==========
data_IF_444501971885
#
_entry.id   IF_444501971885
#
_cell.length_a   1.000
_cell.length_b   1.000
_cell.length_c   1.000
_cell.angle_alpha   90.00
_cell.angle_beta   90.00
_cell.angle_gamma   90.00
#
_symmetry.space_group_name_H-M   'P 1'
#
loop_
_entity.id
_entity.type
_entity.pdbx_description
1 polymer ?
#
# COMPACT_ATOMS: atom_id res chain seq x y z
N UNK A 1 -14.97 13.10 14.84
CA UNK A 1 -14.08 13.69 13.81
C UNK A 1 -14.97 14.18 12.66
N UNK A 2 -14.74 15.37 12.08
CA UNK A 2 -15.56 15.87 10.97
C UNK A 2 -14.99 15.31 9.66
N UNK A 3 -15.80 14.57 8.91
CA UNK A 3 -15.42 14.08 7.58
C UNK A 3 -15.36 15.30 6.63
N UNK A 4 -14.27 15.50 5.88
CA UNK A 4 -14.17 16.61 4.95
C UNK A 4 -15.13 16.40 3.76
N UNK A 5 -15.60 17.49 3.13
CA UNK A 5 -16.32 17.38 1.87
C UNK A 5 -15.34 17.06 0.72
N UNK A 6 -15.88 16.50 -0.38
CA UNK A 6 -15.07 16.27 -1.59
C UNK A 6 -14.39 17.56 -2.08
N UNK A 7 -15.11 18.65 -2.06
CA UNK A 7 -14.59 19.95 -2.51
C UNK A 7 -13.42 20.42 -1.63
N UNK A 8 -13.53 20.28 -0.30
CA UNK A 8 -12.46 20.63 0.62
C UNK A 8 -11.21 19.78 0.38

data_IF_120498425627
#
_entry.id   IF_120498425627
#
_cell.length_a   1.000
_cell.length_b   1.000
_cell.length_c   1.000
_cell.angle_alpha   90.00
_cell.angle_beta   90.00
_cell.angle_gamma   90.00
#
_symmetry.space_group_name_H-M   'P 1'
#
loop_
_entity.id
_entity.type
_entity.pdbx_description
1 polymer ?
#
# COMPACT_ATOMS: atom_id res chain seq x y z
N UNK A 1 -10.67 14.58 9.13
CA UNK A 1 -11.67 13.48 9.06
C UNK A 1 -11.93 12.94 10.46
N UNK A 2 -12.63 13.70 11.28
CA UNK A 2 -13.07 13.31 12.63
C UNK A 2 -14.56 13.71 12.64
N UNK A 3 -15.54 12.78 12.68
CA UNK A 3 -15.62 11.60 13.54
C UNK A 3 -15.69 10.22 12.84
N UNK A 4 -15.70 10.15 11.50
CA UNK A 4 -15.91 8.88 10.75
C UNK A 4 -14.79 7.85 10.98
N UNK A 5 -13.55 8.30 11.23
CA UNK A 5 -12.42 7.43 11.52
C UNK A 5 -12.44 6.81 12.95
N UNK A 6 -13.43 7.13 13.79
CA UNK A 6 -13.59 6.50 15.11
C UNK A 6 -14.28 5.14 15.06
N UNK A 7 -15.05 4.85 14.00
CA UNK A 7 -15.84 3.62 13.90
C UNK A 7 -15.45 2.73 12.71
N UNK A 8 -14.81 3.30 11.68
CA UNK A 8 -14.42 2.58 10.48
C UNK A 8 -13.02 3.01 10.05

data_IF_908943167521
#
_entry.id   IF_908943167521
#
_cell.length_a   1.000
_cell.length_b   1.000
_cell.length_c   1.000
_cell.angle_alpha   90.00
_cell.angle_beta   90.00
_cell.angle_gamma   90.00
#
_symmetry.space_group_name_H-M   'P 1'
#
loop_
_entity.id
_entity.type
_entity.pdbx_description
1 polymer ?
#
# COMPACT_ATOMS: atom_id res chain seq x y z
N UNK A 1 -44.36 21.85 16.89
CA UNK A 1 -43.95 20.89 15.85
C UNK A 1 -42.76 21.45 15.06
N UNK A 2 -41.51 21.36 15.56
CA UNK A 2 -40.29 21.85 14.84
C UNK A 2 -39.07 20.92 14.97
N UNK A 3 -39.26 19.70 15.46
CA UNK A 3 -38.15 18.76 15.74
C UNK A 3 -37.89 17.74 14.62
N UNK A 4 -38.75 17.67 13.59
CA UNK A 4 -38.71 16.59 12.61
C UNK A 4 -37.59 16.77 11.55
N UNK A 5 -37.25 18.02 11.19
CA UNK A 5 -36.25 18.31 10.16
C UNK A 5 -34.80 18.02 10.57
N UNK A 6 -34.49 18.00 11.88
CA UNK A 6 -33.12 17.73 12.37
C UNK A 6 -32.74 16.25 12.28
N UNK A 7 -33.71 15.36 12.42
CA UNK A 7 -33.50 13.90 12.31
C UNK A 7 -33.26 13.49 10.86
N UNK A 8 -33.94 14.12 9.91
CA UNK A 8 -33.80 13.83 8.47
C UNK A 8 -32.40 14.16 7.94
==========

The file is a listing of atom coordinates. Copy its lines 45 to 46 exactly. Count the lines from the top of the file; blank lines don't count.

data_IF_120498425627
#